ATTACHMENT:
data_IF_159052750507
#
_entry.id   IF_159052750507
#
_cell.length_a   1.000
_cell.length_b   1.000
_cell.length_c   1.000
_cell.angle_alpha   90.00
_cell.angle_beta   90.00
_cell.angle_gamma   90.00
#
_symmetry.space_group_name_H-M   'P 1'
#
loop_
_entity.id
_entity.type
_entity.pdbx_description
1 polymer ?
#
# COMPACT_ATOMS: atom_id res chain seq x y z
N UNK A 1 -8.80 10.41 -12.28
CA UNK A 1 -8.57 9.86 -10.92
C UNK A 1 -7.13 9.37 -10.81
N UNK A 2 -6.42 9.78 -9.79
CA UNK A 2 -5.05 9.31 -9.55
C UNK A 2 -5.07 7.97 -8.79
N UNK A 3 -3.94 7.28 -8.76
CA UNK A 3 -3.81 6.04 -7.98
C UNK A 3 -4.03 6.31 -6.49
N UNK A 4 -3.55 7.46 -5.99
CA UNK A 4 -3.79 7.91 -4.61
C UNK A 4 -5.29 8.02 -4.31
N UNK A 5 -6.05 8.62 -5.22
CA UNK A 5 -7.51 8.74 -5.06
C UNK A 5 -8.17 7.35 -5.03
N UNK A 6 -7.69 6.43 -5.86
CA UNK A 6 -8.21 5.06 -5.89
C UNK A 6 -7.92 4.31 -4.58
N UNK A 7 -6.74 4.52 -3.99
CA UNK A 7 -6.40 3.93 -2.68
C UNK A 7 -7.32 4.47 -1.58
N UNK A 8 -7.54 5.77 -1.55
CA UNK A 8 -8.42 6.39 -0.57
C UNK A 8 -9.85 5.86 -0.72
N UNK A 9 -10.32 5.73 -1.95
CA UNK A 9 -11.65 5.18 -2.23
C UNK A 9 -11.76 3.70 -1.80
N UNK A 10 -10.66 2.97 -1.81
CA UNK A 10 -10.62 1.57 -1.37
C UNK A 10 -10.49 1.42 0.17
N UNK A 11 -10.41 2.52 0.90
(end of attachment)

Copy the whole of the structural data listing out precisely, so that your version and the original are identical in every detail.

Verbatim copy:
data_IF_159052750507
#
_entry.id   IF_159052750507
#
_cell.length_a   1.000
_cell.length_b   1.000
_cell.length_c   1.000
_cell.angle_alpha   90.00
_cell.angle_beta   90.00
_cell.angle_gamma   90.00
#
_symmetry.space_group_name_H-M   'P 1'
#
loop_
_entity.id
_entity.type
_entity.pdbx_description
1 polymer ?
#
# COMPACT_ATOMS: atom_id res chain seq x y z
N UNK A 1 -8.80 10.41 -12.28
CA UNK A 1 -8.57 9.86 -10.92
C UNK A 1 -7.13 9.37 -10.81
N UNK A 2 -6.42 9.78 -9.79
CA UNK A 2 -5.05 9.31 -9.55
C UNK A 2 -5.07 7.97 -8.79
N UNK A 3 -3.94 7.28 -8.76
CA UNK A 3 -3.81 6.04 -7.98
C UNK A 3 -4.03 6.31 -6.49
N UNK A 4 -3.55 7.46 -5.99
CA UNK A 4 -3.79 7.91 -4.61
C UNK A 4 -5.29 8.02 -4.31
N UNK A 5 -6.05 8.62 -5.22
CA UNK A 5 -7.51 8.74 -5.06
C UNK A 5 -8.17 7.35 -5.03
N UNK A 6 -7.69 6.43 -5.86
CA UNK A 6 -8.21 5.06 -5.89
C UNK A 6 -7.92 4.31 -4.58
N UNK A 7 -6.74 4.52 -3.99
CA UNK A 7 -6.40 3.93 -2.68
C UNK A 7 -7.32 4.47 -1.58
N UNK A 8 -7.54 5.77 -1.55
CA UNK A 8 -8.42 6.39 -0.57
C UNK A 8 -9.85 5.86 -0.72
N UNK A 9 -10.32 5.73 -1.95
CA UNK A 9 -11.65 5.18 -2.23
C UNK A 9 -11.76 3.70 -1.80
N UNK A 10 -10.66 2.97 -1.81
CA UNK A 10 -10.62 1.57 -1.37
C UNK A 10 -10.49 1.42 0.17
N UNK A 11 -10.41 2.52 0.90